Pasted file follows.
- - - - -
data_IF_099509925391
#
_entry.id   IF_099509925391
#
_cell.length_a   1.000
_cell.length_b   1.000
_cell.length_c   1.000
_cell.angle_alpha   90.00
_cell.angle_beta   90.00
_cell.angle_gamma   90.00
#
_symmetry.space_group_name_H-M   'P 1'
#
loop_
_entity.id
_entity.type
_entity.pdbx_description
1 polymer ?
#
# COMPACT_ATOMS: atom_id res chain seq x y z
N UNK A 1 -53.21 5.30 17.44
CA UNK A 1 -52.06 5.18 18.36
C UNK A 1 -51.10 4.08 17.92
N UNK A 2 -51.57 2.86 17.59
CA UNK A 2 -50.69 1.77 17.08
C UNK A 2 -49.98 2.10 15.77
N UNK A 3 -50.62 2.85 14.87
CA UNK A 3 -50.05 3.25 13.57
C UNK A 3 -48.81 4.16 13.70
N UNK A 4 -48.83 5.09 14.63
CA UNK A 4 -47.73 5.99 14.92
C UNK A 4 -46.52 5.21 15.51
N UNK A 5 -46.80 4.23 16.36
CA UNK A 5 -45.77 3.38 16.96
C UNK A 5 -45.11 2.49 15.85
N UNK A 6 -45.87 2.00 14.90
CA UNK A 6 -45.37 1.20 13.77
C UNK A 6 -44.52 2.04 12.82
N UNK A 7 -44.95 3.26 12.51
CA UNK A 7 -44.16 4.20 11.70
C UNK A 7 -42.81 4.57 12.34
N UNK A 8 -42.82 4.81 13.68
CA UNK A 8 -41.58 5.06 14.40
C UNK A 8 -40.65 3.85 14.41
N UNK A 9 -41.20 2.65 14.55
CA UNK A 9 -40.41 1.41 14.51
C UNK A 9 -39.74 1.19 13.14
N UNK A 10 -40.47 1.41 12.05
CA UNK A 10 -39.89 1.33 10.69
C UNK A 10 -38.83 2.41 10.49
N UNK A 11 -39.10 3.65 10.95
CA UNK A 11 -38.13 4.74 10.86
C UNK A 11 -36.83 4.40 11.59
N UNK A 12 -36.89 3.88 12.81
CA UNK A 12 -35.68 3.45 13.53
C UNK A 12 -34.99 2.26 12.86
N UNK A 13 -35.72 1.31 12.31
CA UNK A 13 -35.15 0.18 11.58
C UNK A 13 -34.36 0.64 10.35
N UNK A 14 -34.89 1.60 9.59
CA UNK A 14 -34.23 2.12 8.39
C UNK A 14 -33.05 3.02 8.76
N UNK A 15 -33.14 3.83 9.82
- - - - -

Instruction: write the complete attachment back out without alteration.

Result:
data_IF_099509925391
#
_entry.id   IF_099509925391
#
_cell.length_a   1.000
_cell.length_b   1.000
_cell.length_c   1.000
_cell.angle_alpha   90.00
_cell.angle_beta   90.00
_cell.angle_gamma   90.00
#
_symmetry.space_group_name_H-M   'P 1'
#
loop_
_entity.id
_entity.type
_entity.pdbx_description
1 polymer ?
#
# COMPACT_ATOMS: atom_id res chain seq x y z
N UNK A 1 -53.21 5.30 17.44
CA UNK A 1 -52.06 5.18 18.36
C UNK A 1 -51.10 4.08 17.92
N UNK A 2 -51.57 2.86 17.59
CA UNK A 2 -50.69 1.77 17.08
C UNK A 2 -49.98 2.10 15.77
N UNK A 3 -50.62 2.85 14.87
CA UNK A 3 -50.05 3.25 13.57
C UNK A 3 -48.81 4.16 13.70
N UNK A 4 -48.83 5.09 14.63
CA UNK A 4 -47.73 5.99 14.92
C UNK A 4 -46.52 5.21 15.51
N UNK A 5 -46.80 4.23 16.36
CA UNK A 5 -45.77 3.38 16.96
C UNK A 5 -45.11 2.49 15.85
N UNK A 6 -45.87 2.00 14.90
CA UNK A 6 -45.37 1.20 13.77
C UNK A 6 -44.52 2.04 12.82
N UNK A 7 -44.95 3.26 12.51
CA UNK A 7 -44.16 4.20 11.70
C UNK A 7 -42.81 4.57 12.34
N UNK A 8 -42.82 4.81 13.68
CA UNK A 8 -41.58 5.06 14.40
C UNK A 8 -40.65 3.85 14.41
N UNK A 9 -41.20 2.65 14.55
CA UNK A 9 -40.41 1.41 14.51
C UNK A 9 -39.74 1.19 13.14
N UNK A 10 -40.47 1.41 12.05
CA UNK A 10 -39.89 1.33 10.69
C UNK A 10 -38.83 2.41 10.49
N UNK A 11 -39.10 3.65 10.95
CA UNK A 11 -38.13 4.74 10.86
C UNK A 11 -36.83 4.40 11.59
N UNK A 12 -36.89 3.88 12.81
CA UNK A 12 -35.68 3.45 13.53
C UNK A 12 -34.99 2.26 12.86
N UNK A 13 -35.72 1.31 12.31
CA UNK A 13 -35.15 0.18 11.58
C UNK A 13 -34.36 0.64 10.35
N UNK A 14 -34.89 1.60 9.59
CA UNK A 14 -34.23 2.12 8.39
C UNK A 14 -33.05 3.02 8.76
N UNK A 15 -33.14 3.83 9.82